Mighty Switch Force! Collection
EVEN THOUGH WayForward Technologies already boasted of an impressive resume when it came out with Mighty Switch Force! in late 2011, it was nonetheless presented with not insignificant hurdles in its efforts to steer its intellectual property to success. For one thing, the Nintendo 3DS wasn’t yet a year old and developers and gamers alike still had to grasp the handheld’s full potential. For another, it saw fit to release the third title in its Mighty series via the eShop; at the time, the digital distribution platform was in the early stages, and the definition of ownership of a product that couldn’t be physically handled remained the subject of debate.
For all the evident obstacles, Mighty Switch Force! proved to be a critical and commercial hit. In part, it benefited from WayForward’s stellar reputation and the 3DS’ rapid takeup rate. In larger measure, it found its cause strengthened by gameplay mechanics and characteristics that held universal appeal. Puzzles platformers aren’t always well received, but its work became the exception to the rule, transcending genres with the ideal blend of story, technical proficiency, and fairness. Parenthetically, outstanding replay value offset short length and gave great bang for the buck.
WayForward would go on to make four more Mighty titles, including a “Hyper Drive Edition” of Mighty Switch Force! which presented updates and additional levels for Wii U owners. And as with its iterations on Nintendo hardware, releases on the personal computer were well received. Considering the crossover acclaim and appeal, it’s no wonder the developer has now seen fit to offer gamers the opportunity to enjoy the aforesaid material, Mighty Switch Force! 2, and Mighty Switch Force! Academy on current-generation consoles.
Compilations are nothing new to the industry, with publishers seeing them as a way to get contemporary gamers on board while giving their subjects new leases on life. In the case of the Mighty Switch Force! Collection, the benefits are compounded by the fact that the series sports an unabashed retro look and feel, but with decidedly modern-day sensibilities. On the Xbox One, the port of every single title is nothing short of outstanding; the pixel-art style jumps off the screen in an obvious nod to the processing power of Microsoft’s eighth-generation console despite seemingly less-capable roots, and the accompanying audio tracks embrace their classical inspirations.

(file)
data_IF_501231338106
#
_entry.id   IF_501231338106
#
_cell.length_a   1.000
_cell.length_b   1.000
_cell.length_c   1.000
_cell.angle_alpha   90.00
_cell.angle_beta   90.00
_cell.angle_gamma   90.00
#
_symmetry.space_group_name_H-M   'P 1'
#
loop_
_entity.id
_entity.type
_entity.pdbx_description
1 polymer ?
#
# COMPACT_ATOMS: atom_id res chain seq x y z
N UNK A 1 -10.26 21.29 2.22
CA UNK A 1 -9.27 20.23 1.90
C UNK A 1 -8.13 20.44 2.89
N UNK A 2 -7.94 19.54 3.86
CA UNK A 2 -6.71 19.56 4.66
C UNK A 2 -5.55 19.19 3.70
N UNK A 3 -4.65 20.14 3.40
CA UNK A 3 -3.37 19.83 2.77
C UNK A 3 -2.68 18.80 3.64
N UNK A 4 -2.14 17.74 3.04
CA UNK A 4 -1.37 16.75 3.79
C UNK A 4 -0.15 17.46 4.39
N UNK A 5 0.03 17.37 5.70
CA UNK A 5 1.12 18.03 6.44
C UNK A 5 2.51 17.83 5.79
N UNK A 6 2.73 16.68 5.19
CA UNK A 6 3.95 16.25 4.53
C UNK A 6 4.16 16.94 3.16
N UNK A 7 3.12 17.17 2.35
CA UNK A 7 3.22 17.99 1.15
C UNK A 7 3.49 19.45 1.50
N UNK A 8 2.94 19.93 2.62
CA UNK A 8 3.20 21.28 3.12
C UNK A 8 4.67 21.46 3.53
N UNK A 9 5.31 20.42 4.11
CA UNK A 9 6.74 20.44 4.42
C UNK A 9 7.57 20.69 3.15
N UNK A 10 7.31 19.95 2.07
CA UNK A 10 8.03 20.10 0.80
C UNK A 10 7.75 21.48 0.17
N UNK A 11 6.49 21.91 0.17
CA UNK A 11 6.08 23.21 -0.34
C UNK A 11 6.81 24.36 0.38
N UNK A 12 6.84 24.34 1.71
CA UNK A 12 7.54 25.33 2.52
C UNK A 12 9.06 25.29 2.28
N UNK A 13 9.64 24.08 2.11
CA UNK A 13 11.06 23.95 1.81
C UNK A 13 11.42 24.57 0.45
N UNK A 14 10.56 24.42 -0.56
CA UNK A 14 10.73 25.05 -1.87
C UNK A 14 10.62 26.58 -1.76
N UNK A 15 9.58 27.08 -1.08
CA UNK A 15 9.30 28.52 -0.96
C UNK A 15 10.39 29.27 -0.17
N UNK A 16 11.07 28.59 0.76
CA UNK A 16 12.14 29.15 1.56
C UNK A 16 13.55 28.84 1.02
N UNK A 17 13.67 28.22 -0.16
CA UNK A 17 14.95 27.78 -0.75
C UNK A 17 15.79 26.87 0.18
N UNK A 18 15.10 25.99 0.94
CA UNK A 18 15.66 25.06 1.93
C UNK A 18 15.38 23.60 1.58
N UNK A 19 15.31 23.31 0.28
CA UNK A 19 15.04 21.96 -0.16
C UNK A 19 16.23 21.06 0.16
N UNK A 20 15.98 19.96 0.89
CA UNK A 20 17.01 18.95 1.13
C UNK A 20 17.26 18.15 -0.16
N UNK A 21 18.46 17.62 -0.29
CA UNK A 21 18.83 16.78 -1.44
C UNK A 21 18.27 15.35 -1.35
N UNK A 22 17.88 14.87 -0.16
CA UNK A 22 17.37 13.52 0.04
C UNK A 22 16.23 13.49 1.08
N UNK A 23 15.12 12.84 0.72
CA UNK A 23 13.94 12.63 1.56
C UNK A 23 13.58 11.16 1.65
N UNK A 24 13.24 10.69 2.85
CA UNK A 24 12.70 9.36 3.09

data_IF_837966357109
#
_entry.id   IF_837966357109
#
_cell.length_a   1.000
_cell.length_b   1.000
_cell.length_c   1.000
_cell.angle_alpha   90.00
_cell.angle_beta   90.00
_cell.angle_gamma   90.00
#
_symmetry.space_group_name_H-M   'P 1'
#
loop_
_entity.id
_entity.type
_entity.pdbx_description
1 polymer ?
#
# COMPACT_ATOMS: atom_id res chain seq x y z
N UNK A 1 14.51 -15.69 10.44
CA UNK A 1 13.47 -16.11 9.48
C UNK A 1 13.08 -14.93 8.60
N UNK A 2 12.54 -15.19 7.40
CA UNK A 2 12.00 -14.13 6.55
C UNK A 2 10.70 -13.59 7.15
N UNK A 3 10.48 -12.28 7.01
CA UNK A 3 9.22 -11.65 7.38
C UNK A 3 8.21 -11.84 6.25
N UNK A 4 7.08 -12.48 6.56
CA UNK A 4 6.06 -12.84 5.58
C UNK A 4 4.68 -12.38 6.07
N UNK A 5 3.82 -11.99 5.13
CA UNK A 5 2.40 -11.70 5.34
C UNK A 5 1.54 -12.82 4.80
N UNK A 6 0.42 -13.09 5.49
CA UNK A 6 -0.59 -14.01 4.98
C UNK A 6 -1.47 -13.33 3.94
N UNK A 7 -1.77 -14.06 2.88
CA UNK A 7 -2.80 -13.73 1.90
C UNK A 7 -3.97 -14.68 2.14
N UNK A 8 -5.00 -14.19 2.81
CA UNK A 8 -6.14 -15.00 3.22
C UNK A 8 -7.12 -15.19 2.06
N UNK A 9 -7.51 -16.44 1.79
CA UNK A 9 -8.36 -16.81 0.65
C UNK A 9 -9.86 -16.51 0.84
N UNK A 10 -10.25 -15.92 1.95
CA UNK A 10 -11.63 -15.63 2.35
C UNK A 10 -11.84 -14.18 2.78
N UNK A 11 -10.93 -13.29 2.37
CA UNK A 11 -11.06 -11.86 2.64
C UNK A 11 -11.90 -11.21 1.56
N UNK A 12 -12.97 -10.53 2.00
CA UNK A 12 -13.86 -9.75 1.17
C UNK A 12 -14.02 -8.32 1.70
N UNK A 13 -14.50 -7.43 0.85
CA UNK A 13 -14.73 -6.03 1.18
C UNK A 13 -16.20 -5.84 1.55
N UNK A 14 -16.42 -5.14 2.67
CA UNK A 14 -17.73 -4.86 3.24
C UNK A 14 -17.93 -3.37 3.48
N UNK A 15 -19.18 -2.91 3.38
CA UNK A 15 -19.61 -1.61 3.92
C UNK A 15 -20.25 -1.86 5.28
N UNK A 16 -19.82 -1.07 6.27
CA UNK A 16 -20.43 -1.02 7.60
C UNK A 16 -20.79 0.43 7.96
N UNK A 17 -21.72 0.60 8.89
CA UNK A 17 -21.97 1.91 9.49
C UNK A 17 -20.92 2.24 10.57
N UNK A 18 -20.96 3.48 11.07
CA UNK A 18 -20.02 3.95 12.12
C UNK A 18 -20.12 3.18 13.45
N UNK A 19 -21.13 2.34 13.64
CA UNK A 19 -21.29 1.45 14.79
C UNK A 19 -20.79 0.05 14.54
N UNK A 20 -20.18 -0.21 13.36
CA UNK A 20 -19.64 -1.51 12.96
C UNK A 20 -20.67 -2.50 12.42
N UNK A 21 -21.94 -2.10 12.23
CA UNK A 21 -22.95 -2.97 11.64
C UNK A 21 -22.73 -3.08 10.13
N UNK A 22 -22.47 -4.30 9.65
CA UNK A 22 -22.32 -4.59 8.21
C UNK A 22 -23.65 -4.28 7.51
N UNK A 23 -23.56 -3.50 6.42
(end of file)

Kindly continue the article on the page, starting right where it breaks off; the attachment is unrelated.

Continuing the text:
Needless to say, titles in the Mighty Switch Force! Collection retain their storylines and gameplay. Mighty Switch Force! and Mighty Switch Force! Hyper Drive Edition get to see principal protagonist Patricia Wagon on a mission to recapture the Hooligan Sisters, five convicts who managed to escape from Planet Land. Mighty Switch Force! 2 has her making a career change from police officer to firefighter in her efforts to rescue the same sisters, but already reformed — and, occasionally, the “Ugly Secret Baby” — from spontaneous combustions threatening to engulf the planet. Mighty Switch Force! Academy transports her back as a cadet, but zooms out of the grid and expands the action to allow for four-gamer cooperative play on a single screen.
If inclusions in the Mighty Switch Force! Collection sound like birds of the same feather, it’s because, well, they are — albeit with enough unique features to make each stand out from the rest. The puzzles are certainly varied and challenging, never mind that their handheld DNA has level designs leaning toward relatively quick finishes. Difficulty spikes are thankfully nonexistent; rather, handicaps progress gradually and logically. Moreover, the interface is a blast; whether with a standard or Elite controller, gamers will appreciate the pristine input registers and ultra-smooth aesthetics, even during frenetic activity.
If there’s any negative to Mighty Switch Force! Collection, it’s the utter absence of bells and whistles. While others have seen fit to churn out compilations introducing new features or providing a smattering of production-related Easter eggs, WayForward eschews any add-ons. Even the menu is relatively barebones. That said, the Xbox One port earns its $19.99 price tag with plenty to spare. The absence of embellishments aside, it stands out because of the games themselves. Simply put, they’re “fan-tastic.”
• Outside of the Shantae series, the best of WayForward on the Xbox One platform
• Retro-style puzzle platforming with modern-day sensibilities
• Excellent port, with standout aesthetics and superb controls
• Progressively challenging level designs
• Not complete (Mighty Switch Force! Hose It Down! is missing)
• Barebones and absent any bells and whistles